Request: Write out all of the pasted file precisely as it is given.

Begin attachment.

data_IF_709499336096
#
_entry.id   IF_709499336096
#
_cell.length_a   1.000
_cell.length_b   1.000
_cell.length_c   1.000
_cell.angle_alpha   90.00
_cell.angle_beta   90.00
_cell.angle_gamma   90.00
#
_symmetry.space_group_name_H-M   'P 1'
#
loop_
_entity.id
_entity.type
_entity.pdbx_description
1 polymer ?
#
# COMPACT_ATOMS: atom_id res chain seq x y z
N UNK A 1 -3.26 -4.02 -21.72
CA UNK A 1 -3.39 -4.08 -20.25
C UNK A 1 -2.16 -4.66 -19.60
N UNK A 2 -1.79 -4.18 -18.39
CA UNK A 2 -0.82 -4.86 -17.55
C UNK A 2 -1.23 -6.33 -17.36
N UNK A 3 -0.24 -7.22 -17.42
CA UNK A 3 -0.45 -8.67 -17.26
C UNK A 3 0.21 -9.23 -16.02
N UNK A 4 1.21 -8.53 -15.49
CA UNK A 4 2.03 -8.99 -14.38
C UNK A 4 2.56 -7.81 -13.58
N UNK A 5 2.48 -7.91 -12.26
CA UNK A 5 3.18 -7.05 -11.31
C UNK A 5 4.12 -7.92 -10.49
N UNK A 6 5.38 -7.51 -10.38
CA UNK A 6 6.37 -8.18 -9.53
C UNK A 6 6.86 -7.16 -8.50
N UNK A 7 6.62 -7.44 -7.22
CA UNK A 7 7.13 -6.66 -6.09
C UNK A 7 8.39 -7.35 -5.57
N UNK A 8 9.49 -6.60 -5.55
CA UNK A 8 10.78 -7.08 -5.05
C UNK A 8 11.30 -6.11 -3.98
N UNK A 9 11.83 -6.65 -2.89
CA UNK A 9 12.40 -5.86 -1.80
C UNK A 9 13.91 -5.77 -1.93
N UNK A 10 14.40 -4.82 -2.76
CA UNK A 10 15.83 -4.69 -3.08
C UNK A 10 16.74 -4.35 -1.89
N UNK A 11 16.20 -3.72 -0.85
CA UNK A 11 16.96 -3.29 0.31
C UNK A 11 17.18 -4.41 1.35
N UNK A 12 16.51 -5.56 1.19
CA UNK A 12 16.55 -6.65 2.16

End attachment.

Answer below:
data_IF_709499336096
#
_entry.id   IF_709499336096
#
_cell.length_a   1.000
_cell.length_b   1.000
_cell.length_c   1.000
_cell.angle_alpha   90.00
_cell.angle_beta   90.00
_cell.angle_gamma   90.00
#
_symmetry.space_group_name_H-M   'P 1'
#
loop_
_entity.id
_entity.type
_entity.pdbx_description
1 polymer ?
#
# COMPACT_ATOMS: atom_id res chain seq x y z
N UNK A 1 -3.26 -4.02 -21.72
CA UNK A 1 -3.39 -4.08 -20.25
C UNK A 1 -2.16 -4.66 -19.60
N UNK A 2 -1.79 -4.18 -18.39
CA UNK A 2 -0.82 -4.86 -17.55
C UNK A 2 -1.23 -6.33 -17.36
N UNK A 3 -0.24 -7.22 -17.42
CA UNK A 3 -0.45 -8.67 -17.26
C UNK A 3 0.21 -9.23 -16.02
N UNK A 4 1.21 -8.53 -15.49
CA UNK A 4 2.03 -8.99 -14.38
C UNK A 4 2.56 -7.81 -13.58
N UNK A 5 2.48 -7.91 -12.26
CA UNK A 5 3.18 -7.05 -11.31
C UNK A 5 4.12 -7.92 -10.49
N UNK A 6 5.38 -7.51 -10.38
CA UNK A 6 6.37 -8.18 -9.53
C UNK A 6 6.86 -7.16 -8.50
N UNK A 7 6.62 -7.44 -7.22
CA UNK A 7 7.13 -6.66 -6.09
C UNK A 7 8.39 -7.35 -5.57
N UNK A 8 9.49 -6.60 -5.55
CA UNK A 8 10.78 -7.08 -5.05
C UNK A 8 11.30 -6.11 -3.98
N UNK A 9 11.83 -6.65 -2.89
CA UNK A 9 12.40 -5.86 -1.80
C UNK A 9 13.91 -5.77 -1.93
N UNK A 10 14.40 -4.82 -2.76
CA UNK A 10 15.83 -4.69 -3.08
C UNK A 10 16.74 -4.35 -1.89
N UNK A 11 16.20 -3.72 -0.85
CA UNK A 11 16.96 -3.29 0.31
C UNK A 11 17.18 -4.41 1.35
N UNK A 12 16.51 -5.56 1.19
CA UNK A 12 16.55 -6.65 2.16